Here are a few more notes from my family vacation in Japan.
Mid-winter is oden season. This dish is like Japan’s version of Italian bollito misto, except instead of boiled meats you have fish cakes, hard-boiled eggs, fried tofu, braised daikon, devil’s tongue squares (a firmly gelatinous vegetable), cabbage bundles and all sorts of other goodies bobbing around in a flavorful broth. You choose what you want and eat it, steaming in a bowl, with a ladleful of the broth and a swipe of hot mustard.
While there are many fine oden stands and street stalls that pop up in winter, I’m not ashamed to say I got my fix at Lawson, a chain of convenience stores that sells oden by the counter.
(Here’s where I point out that eating from Japanese convenience stores is a vast subject in and of itself.)
After leaving Hiroshima, we headed back east to Osaka, the largest city in the Kansai region and the place where I worked 30 years ago. We stayed near Namba, the southern transportation hub and entertainment district. Dotombori is the famous locus of activity — a pedestrian thoroughfare filled with bars, restaurants and clubs where people carouse until the wee hours. It was Christmas night, which the Japanese treat a bit like Halloween, so a lot of young women were parading about in slutty Santa costumes. My family didn’t quite get it.
We went to a terrific kushikatsu (skewer) restaurant on Dotombori for dinner, and the next day went to a takoyaki joint for lunch. At right you can kind of see cast iron ball molds that you heat at the table. Into each indentation goes one chunk of octopus. You then pour a batter over the top and use a metal stick to push the batter into the holes. At first it’s a mess, but you prod and turn and push and keep flipping the slowly forming balls until they emerge as perfect orbs. You’ve got fish flakes, powdered seaweed and brown sauces at the table to flavor them.
After the madness of Osaka, we spend a couple of days in Itō, a sleepy seaside town on the Izu Peninsula, south of Tokyo.
Not much goes on here, but there’s good local seafood, a handful of fantastic hot springs, a local wasabi crop, small mountains you can hike to catch breathtaking views of Mt. Fuji, and a traditional Japanese inn that has got to be the best deal in the country. I cannot tell you how much we fell in love with this place.
Across the street was a perfect little izakaya, run by a friendly older couple. Five of us ate and four drank our fill, and we paid just over $100 for a grand meal.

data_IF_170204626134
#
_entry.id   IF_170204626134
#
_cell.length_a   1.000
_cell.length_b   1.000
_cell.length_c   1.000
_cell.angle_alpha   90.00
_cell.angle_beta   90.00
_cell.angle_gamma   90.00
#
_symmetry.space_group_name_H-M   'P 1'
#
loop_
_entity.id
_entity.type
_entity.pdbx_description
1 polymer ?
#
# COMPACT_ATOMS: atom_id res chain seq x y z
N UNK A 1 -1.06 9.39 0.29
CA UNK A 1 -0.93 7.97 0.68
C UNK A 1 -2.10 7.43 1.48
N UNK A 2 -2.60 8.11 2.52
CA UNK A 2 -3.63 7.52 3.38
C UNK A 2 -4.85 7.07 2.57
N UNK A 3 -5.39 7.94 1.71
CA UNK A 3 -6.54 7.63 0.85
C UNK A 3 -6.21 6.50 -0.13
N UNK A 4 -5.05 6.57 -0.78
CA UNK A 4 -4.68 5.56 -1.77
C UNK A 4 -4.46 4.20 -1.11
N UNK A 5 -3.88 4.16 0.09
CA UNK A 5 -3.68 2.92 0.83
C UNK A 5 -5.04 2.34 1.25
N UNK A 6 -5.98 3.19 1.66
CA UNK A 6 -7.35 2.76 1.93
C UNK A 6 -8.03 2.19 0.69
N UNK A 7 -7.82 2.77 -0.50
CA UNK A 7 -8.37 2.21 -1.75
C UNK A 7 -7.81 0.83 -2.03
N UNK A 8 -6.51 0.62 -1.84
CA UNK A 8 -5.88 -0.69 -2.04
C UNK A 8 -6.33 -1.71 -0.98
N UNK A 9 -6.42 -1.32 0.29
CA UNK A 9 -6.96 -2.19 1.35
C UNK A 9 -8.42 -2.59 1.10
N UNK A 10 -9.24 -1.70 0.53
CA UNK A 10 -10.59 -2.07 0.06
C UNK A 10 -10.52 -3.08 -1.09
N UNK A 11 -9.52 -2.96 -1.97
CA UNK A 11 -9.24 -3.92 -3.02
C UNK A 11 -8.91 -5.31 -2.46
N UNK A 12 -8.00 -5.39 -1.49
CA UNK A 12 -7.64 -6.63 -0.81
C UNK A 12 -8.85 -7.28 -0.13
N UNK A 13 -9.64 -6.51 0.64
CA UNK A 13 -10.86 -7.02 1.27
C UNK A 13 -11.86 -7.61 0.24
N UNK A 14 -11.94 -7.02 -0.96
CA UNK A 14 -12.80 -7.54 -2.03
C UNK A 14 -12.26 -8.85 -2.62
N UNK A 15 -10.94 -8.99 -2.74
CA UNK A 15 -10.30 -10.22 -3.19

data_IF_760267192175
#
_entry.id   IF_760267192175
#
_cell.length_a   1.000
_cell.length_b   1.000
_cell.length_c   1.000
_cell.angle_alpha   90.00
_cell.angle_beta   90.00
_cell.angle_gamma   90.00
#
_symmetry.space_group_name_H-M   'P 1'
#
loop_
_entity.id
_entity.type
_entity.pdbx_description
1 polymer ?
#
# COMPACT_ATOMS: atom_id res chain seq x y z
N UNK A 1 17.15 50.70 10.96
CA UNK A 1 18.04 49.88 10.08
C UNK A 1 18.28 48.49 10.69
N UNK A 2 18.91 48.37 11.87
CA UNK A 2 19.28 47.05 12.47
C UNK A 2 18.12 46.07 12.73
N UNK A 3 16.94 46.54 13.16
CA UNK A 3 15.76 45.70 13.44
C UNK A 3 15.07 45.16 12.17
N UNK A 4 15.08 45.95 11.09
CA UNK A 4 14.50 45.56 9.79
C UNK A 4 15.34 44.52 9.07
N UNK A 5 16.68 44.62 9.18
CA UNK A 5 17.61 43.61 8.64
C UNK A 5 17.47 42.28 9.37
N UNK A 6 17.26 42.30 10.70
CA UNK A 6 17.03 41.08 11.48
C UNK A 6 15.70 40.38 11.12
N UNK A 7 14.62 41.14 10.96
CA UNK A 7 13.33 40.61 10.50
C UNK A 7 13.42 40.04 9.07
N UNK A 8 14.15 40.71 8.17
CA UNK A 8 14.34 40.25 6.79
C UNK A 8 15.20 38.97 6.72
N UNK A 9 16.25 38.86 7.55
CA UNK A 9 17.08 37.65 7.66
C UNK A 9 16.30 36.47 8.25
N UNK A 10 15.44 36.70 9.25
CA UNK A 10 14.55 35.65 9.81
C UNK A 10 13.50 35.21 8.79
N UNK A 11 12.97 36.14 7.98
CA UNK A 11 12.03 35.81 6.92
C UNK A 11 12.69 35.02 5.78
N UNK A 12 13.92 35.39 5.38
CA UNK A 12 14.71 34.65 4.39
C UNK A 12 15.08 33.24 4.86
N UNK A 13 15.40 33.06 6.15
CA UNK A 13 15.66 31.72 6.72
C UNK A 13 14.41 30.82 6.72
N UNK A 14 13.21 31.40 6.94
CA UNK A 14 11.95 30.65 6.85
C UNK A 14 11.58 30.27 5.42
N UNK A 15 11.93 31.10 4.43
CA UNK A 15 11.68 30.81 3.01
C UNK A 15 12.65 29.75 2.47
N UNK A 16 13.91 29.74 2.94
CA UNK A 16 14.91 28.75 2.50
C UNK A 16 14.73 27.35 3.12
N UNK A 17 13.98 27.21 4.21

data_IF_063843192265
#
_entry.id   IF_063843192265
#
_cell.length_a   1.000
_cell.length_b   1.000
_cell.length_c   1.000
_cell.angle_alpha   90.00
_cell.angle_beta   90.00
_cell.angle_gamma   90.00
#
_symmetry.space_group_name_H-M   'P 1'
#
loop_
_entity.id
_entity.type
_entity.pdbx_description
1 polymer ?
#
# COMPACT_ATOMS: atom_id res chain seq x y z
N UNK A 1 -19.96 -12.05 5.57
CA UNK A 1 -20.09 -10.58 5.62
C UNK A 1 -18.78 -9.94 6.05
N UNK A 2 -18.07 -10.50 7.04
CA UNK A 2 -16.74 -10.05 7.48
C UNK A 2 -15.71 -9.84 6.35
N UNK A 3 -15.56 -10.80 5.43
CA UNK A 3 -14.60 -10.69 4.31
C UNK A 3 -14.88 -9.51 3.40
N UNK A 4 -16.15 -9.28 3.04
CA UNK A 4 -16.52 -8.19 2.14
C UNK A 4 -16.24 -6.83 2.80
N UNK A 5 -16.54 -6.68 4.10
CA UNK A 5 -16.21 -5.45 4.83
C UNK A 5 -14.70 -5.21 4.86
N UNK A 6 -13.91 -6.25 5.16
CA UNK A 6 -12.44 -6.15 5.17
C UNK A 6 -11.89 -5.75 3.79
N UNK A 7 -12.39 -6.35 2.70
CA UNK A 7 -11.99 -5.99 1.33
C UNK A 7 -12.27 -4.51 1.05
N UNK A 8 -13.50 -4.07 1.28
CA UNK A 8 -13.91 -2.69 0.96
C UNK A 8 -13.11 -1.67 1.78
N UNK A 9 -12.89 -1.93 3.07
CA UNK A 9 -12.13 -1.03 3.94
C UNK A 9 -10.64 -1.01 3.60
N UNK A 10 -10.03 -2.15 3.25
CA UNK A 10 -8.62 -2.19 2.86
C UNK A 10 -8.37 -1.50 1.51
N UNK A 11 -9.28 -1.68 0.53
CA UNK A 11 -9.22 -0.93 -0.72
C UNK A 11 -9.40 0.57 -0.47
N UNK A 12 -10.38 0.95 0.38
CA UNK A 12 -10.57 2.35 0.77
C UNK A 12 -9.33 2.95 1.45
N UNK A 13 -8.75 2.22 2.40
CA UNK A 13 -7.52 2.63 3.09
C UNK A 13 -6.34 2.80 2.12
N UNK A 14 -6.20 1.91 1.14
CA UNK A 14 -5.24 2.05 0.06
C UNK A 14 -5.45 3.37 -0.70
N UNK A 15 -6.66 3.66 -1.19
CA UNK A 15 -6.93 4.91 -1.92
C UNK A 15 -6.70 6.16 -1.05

I couldn’t resist ordering basashi, slices of raw horsemeat in a pungent garlic-soy sauce with green onions. Will all due respect to the dressage team, I’m here to tell you that horsemeat is sweet, lean and refined tasting, with a kind of purple darkness I found very intriguing.
I’m not sure where to begin with the food wonderland that was Tokyo. I guess at Tsukiji — the world-famous fish market that has become enough of a tourist destination that workers hand out maps and warnings to stay out of the way of vendors.
Since we were there at the highest season, the morning tuna auction was closed to visitors, so we didn’t go at the crack of dawn. We were lucky enough to have a personal tour from our friend and neighbor, the Atlanta chef and ramen impresario Mihoko Obunai, who happened to be in Japan visiting her folks at the same time. Afterwards, we went out for a terrific sushi lunch at one of the many small restaurants ringing the market. The chef worked out of what looked like a broom closet to prepare this gorgeous, soft, love song of a sushi combination for only about $23.
On our last day in Tokyo, the girls went shopping and daddy spent an afternoon being a big, fat pig and eating ramen, ramen and more ramen. One of the more interesting was this agoshio ramen I ordered on Mihoko’s recommendation. The intense broth is made with flying fish and pork bones.
It was December 31, and everyone in Japan was getting ready for the the traditional New Year’s Day meal, which is culturally a bit like our Thanksgiving — with families getting together to eat specific traditional dishes.
The “depaa-chikas” (basement food halls in department stores) were mad with activity. I was surprised to see film-wrapped paper plates of fugu (blowfish, which is poisonous if not butchered correctly) stacked up and ready to go. Just to be safe, I passed.
- by John Kessler for the Food & More blog